By Joseph Hincks
May 14, 2018

Indonesia was rocked by a wave of deadly suicide bombings Sunday and Monday, including three near-simultaneous church blasts that killed 13 people and left scores injured in the country’s worst terrorist attack in a decade. Two of the attacks, and a third apparently foiled attack, were conducted by families that included young children.

On Sunday morning, a family of six, including children and teenagers, carried out suicide attacks that tore through three churches just before Sunday service in Indonesia’s second largest city, Surabaya. Bombs planted at a further two of the city’s other churches failed to explode, Indonesia’s Jakarta Post reports.

Hours before, counterterrorism agents in West Java had shot dead four suspected terrorists and recovered handguns and explosives from the scene. That evening, three more people — a mother, father, and one of their three children — died in an explosion at an apartment block in Sidoarjo, just kilometers from the Surabaya churches. Local authorities said the family members were the “perpetrators, not victims” of the blast, according to the Guardian.

And on Monday morning, another bombing at Surabaya’s police headquarters killed at least four people and injured ten others. That attack was perpetrated by a family of five, including an eight-year-old child according to an Indonesian police official.

“This is the act of cowards, undignified and barbaric,” said Indonesia’s President Joko Widodo Monday, in reference to the spate of violence.

The attacks come on the eve of Islam’s holy month of Ramadan, which begins on May 15 or 16. While the vast majority of Muslims regard Ramadan as a period of reflection and charity, violent extremist groups consider attacks committed during the period particularly holy.

Indonesian police stand guard outside the Surabaya police station following another explosion on May 14, 2018 in Surabaya, Indonesia.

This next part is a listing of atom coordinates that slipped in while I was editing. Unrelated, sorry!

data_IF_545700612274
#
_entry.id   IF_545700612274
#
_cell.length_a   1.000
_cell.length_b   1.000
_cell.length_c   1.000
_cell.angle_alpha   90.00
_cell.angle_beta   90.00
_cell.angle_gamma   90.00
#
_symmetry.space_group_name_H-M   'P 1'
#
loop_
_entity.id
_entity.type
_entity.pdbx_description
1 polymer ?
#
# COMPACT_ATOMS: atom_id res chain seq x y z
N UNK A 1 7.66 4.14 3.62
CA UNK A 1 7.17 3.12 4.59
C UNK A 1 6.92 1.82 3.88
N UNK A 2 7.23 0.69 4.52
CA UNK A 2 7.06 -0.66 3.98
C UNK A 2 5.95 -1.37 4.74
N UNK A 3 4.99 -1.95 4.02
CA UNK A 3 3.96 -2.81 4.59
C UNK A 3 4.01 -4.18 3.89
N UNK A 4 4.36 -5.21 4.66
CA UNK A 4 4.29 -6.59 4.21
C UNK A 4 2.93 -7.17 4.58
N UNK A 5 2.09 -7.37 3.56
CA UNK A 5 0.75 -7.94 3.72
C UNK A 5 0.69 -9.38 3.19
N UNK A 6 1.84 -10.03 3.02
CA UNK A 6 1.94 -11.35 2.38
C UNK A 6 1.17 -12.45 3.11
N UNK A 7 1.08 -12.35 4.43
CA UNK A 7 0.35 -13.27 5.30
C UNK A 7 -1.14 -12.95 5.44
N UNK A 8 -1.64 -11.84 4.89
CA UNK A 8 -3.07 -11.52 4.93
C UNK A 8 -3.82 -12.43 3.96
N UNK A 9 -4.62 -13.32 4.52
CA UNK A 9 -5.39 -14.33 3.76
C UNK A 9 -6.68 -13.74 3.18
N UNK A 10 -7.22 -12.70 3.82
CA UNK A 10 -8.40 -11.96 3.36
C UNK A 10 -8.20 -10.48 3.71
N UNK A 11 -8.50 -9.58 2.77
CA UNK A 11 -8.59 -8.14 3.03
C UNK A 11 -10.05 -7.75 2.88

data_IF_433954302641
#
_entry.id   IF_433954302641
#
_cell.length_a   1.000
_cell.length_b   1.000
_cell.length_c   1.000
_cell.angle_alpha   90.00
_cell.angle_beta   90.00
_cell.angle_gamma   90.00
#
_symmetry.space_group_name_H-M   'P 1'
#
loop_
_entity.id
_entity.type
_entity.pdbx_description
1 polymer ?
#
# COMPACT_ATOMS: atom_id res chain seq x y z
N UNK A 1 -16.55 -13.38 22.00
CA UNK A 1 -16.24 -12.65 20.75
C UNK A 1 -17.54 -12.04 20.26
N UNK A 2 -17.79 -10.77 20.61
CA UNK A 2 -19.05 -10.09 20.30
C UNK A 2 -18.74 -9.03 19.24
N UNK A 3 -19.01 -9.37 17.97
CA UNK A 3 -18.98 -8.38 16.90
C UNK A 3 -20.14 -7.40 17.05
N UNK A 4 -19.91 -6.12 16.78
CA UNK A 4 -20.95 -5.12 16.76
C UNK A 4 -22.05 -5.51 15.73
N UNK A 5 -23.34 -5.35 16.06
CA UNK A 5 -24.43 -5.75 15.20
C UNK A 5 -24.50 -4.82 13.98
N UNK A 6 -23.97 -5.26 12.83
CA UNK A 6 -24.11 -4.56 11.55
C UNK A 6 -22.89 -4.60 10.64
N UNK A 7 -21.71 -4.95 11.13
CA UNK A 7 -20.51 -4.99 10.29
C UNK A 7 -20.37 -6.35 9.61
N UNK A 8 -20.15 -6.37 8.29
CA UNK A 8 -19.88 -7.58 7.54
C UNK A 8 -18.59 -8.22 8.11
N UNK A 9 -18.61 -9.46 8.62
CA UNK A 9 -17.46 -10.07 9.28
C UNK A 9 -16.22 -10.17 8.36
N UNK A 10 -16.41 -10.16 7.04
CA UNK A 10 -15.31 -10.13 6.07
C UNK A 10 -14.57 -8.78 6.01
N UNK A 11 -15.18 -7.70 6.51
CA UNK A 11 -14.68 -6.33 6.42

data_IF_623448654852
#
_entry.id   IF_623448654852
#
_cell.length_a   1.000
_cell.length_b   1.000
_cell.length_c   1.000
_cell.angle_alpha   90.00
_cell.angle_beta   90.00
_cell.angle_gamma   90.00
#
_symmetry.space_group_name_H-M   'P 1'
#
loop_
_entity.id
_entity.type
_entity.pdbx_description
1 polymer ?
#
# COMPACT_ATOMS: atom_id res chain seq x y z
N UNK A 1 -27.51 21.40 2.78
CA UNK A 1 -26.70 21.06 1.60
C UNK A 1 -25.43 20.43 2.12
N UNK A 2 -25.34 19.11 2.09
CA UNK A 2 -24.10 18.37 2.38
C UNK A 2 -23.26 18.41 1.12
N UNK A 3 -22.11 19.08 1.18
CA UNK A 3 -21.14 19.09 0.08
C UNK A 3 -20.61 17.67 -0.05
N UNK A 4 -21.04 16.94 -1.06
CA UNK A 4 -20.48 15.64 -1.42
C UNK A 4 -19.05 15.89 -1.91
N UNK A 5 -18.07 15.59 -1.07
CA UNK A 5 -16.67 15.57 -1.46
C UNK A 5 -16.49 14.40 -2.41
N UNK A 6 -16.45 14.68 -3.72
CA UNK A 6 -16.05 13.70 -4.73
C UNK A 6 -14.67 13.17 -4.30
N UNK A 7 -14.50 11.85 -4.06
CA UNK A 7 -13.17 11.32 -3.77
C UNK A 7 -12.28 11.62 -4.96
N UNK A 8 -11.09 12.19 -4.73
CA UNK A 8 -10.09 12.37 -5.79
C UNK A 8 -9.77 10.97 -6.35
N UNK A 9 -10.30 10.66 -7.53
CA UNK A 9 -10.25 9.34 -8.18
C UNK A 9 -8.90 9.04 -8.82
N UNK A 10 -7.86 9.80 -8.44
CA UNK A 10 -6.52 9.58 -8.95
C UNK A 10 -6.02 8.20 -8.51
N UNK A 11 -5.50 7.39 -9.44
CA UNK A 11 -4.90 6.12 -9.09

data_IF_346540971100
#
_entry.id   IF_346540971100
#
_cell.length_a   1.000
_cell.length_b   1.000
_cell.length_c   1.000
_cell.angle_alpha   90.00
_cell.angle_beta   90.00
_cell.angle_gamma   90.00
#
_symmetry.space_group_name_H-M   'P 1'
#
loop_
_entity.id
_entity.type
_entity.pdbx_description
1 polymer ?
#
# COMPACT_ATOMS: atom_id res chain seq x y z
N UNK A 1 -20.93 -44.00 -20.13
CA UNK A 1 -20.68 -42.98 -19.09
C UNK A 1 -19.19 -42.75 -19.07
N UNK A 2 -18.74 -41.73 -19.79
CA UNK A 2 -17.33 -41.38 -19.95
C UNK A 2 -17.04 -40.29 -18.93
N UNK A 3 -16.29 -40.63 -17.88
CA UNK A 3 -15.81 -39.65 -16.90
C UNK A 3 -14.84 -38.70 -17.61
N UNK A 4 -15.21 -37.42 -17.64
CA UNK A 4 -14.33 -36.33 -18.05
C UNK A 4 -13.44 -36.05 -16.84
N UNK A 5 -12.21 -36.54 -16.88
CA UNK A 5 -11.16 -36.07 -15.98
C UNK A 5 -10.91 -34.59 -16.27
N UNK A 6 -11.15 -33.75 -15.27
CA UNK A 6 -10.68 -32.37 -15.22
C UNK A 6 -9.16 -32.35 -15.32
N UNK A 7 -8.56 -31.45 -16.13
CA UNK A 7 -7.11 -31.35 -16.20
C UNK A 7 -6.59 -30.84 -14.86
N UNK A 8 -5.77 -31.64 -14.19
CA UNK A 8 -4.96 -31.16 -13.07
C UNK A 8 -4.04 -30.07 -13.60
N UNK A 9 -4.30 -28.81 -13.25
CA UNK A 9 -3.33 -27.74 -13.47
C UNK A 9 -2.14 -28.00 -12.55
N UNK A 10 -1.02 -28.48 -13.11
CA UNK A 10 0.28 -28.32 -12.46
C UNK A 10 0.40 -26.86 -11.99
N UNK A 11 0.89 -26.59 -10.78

Ulet Ifansasti—Getty Images

What do we know about the attackers?

Indonesian authorities say that a family of six was responsible for the three Sunday morning church attacks. Mother Puji and her two daughters Fadhila, 12, and Famela, 9, carried out the bombing at Diponegoro Indonesian Christian Church. Yusuf, 18 and Alif, 16 detonated bombs near the entrance to the Santa Maria Catholic Church. And Dita, their father drove a car bomb into the Surabaya Centre Pentecostal church, according to Indonesia’s National Police Chief Tito Karnavian.

Karnavian initially said he suspected the family of six had likely returned from Syria, where hundreds of Indonesians have traveled to join the Islamic State (ISIS). But on Monday, the police chief clarified reports that the family had spent time in Syria were incorrect, according to AP.

He added that the family who died in the Sidoarjo — from which two surviving children were rushed to hospital — the family that perpetrated the Surabaya church bombings, all six of whom died, and the family that attacked the police headquarters were friends. The four adult perpetrators in the police headquarters attack died but the young child is now recovering in hospital.

ISIS claimed the church attacks through its Amaq media agency, Agence France-Presse reports.

Wawan Purwan, the communications director at Indonesia’s intelligence agency, said the Surabaya attackers were likely linked to the perpetrators of a prison riot last week, in which more than 150 Islamist militants killed five members of Indonesia’s elite Mobile Brigade police before surrendering.

This picture taken on May 13, 2018 shows a candlelight vigil in the city of Medan on Indonesia's Sumatra island to support the victims and their relatives of a series attacks at churches in Surabaya, East Java.
Ivan Damanik—AFP/Getty Images

Is this the first time Indonesian women and children have been involved in suicide bombings?

Terrorism expert Sidney Jones, the director of the Jakarta-based Institute for Policy and Analysis of Conflict (IPAC), tells TIME that her organization has been flagging “increased activity on the part of women, and increased intention to get involved in a more active combatant role” for some time.